As your parents begin to age, you may be required to spend a good deal of your time overseeing and managing their care regimen. You may even want your loved one to come live with you so that their care can be more easily managed. One question that arises on a frequent basis is whether you should be compensated for the services that you provide to your sick parent. It is always wise to discuss any compensation strategy with all of your close family members, especially if you are dealing with your siblings.
In order to protect the distribution of funds from a parent for the services that you provide, it is wise to enter into a written agreement regarding these services. In this way, you can be certain that you will not be violating either the Medicaid rules or those rules which apply to the veteran's benefit known as aid and attendance. The care management agreement documents the payment to you as the caregiver which in turn substantiates the distribution to you for services rendered for fair market value. This agreement should delineate each and every service that you are to provide. This should include transportation, non professional medical services, daily living services, legal, banking and financial services. If in fact your parent is living with you, a portion of the agreement should deal with the use of specific space in your home. The fees that you charge must be reasonable! You should check with local service providers or in the alternative and assisted living facility to determine what they charge for their Lifecare. It is recommended that your compensation for services rendered should be less than those of the aforementioned service providers.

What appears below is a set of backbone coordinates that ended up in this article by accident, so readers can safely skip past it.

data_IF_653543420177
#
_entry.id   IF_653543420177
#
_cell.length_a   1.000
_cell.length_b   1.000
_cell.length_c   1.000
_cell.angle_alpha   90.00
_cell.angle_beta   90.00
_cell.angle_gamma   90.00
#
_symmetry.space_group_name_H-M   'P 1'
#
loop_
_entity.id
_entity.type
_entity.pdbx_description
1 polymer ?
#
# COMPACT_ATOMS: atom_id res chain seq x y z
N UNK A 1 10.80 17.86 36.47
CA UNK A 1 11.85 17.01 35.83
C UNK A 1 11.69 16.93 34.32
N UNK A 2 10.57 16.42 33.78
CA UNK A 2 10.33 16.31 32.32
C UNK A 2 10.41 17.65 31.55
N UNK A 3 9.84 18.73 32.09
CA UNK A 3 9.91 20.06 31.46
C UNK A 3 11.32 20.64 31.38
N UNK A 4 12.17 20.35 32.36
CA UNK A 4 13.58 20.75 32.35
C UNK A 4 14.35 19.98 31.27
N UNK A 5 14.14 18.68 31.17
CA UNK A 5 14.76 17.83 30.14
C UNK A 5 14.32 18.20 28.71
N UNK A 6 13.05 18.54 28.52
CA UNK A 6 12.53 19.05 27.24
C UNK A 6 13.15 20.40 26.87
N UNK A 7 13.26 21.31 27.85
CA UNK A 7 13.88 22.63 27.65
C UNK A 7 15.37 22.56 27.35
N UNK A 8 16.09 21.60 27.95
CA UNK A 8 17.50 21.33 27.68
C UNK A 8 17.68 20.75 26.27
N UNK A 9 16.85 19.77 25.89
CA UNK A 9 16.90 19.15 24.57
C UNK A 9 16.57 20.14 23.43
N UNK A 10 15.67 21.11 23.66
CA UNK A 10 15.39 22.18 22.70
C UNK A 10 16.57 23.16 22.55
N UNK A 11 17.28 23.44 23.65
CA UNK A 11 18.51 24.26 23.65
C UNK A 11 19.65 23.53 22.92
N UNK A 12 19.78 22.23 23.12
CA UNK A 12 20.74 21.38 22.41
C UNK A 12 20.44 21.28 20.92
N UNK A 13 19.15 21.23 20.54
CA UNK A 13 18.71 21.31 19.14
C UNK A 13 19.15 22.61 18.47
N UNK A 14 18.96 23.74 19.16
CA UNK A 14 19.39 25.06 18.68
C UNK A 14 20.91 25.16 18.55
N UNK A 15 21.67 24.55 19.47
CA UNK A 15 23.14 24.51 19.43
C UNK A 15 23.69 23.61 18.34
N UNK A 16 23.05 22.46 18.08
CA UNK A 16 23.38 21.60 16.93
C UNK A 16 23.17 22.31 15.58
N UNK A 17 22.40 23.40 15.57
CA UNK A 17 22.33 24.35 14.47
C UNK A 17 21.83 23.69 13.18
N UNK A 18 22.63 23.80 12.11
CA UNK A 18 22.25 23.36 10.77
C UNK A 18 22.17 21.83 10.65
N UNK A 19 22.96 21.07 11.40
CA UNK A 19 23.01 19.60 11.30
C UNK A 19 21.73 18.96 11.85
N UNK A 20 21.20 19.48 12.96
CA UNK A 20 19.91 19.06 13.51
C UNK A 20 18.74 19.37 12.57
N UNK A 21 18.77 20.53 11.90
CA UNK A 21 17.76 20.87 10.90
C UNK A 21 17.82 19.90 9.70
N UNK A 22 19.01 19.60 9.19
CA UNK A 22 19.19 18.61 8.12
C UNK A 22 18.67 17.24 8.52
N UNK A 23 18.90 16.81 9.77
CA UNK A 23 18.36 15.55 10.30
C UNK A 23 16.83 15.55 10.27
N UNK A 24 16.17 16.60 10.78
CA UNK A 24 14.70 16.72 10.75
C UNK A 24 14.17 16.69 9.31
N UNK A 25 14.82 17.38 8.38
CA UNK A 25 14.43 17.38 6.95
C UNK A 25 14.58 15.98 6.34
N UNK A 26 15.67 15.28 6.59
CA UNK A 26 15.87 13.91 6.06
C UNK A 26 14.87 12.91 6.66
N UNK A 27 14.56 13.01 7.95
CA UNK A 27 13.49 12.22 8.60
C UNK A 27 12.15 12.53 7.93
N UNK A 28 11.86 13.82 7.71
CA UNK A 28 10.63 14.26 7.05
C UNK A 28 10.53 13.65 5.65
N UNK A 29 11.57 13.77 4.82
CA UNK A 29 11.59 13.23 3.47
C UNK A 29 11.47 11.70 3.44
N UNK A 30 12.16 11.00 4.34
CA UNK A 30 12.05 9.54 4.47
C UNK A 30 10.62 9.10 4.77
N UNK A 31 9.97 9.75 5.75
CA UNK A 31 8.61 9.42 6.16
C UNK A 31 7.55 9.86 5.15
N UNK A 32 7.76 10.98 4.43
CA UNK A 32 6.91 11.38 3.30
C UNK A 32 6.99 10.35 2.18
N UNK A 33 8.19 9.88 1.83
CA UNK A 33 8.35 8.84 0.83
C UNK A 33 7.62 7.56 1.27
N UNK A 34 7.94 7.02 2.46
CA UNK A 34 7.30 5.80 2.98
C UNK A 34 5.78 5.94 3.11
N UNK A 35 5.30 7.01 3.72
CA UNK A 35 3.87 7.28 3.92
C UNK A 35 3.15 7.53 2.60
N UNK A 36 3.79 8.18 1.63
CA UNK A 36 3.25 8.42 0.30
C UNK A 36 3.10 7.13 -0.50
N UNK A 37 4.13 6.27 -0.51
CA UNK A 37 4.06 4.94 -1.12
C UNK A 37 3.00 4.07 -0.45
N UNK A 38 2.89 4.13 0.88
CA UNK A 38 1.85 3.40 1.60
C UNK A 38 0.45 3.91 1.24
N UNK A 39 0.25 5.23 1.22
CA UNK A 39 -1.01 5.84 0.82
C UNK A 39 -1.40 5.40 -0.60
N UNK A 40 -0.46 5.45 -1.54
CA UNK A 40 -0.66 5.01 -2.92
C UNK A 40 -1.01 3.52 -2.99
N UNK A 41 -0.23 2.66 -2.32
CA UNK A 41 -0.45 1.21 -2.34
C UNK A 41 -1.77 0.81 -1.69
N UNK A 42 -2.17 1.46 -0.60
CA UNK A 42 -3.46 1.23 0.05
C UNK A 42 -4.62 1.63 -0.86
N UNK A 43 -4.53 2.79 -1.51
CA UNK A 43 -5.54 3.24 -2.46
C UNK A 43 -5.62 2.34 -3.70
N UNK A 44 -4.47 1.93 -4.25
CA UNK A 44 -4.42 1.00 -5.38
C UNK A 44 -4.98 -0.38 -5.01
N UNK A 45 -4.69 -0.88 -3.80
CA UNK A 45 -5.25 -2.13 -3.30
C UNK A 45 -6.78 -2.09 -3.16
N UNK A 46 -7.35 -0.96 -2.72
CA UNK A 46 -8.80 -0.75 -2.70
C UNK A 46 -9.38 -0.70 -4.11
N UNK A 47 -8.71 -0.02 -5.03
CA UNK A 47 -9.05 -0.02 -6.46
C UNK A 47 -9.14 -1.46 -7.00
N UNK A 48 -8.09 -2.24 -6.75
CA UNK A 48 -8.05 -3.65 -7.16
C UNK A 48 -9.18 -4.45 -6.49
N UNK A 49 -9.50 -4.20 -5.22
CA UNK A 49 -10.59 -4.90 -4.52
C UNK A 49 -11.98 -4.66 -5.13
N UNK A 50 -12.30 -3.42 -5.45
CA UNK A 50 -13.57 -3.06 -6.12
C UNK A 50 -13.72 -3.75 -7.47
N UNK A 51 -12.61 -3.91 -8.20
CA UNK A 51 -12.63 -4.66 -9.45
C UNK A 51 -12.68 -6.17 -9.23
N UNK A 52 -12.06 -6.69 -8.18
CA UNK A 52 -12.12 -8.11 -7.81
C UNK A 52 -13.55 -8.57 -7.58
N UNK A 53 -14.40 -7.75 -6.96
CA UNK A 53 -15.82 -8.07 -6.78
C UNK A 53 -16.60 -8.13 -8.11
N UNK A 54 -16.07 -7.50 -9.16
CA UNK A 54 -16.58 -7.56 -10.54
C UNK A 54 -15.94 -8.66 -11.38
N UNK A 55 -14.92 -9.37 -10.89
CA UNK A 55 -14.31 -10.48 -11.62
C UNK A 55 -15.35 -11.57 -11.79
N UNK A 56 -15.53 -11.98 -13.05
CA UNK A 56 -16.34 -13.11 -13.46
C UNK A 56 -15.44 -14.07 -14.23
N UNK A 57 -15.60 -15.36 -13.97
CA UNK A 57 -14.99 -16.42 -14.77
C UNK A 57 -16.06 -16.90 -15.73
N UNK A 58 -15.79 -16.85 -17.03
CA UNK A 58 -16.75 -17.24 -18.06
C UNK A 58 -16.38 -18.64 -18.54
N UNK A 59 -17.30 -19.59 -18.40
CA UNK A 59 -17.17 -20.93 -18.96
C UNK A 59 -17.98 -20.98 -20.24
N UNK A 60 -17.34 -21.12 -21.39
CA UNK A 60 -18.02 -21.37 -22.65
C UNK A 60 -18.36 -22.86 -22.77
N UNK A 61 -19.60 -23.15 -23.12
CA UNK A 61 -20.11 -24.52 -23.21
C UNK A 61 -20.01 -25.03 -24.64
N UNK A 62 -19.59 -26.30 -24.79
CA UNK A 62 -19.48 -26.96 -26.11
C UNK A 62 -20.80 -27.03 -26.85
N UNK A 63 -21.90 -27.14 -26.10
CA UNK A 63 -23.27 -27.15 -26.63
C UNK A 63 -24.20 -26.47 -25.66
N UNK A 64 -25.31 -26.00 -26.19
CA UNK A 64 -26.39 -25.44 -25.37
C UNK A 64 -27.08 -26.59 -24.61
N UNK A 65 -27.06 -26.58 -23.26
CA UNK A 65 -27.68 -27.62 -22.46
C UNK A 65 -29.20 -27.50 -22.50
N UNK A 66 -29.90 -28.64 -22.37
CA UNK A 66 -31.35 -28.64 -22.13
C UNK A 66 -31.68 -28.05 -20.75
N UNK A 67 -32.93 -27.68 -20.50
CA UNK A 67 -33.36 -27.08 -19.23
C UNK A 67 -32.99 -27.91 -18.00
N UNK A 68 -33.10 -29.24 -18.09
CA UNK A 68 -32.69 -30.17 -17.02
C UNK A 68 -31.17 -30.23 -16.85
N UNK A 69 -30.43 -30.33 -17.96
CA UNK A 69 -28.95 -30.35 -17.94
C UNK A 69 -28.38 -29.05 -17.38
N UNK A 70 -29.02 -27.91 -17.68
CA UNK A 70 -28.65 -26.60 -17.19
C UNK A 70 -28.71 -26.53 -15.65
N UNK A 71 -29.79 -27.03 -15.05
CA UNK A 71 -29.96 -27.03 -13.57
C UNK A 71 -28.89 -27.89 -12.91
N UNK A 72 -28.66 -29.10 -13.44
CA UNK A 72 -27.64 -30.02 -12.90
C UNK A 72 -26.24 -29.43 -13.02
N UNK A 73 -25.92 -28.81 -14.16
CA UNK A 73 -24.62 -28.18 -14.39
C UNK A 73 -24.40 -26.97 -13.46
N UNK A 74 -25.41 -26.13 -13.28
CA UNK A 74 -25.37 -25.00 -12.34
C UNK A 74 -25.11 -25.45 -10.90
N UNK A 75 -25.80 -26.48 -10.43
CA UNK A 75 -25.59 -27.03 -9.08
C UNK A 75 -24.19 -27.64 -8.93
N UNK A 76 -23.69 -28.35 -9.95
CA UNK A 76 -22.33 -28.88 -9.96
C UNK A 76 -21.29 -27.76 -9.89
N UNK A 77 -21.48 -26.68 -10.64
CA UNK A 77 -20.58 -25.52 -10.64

The amount that you are charging should be clearly stated. If your parent is unable to make a current payment, then you may wish to note that the compensation to which you are due will accrue to your benefit and can be paid at a point in time in the future when their home is sold or an asset is liquidated. Keep in mind that any compensation you receive will be subject to income taxes. The compensation is clearly unearned income. By saying that you are fairly compensated, it may make the caregiving duties more palatable. It will also clearly define what is a fair rate of compensation that has been agreed to among the family so that family discord can be avoided over the caregiving activity that you are providing.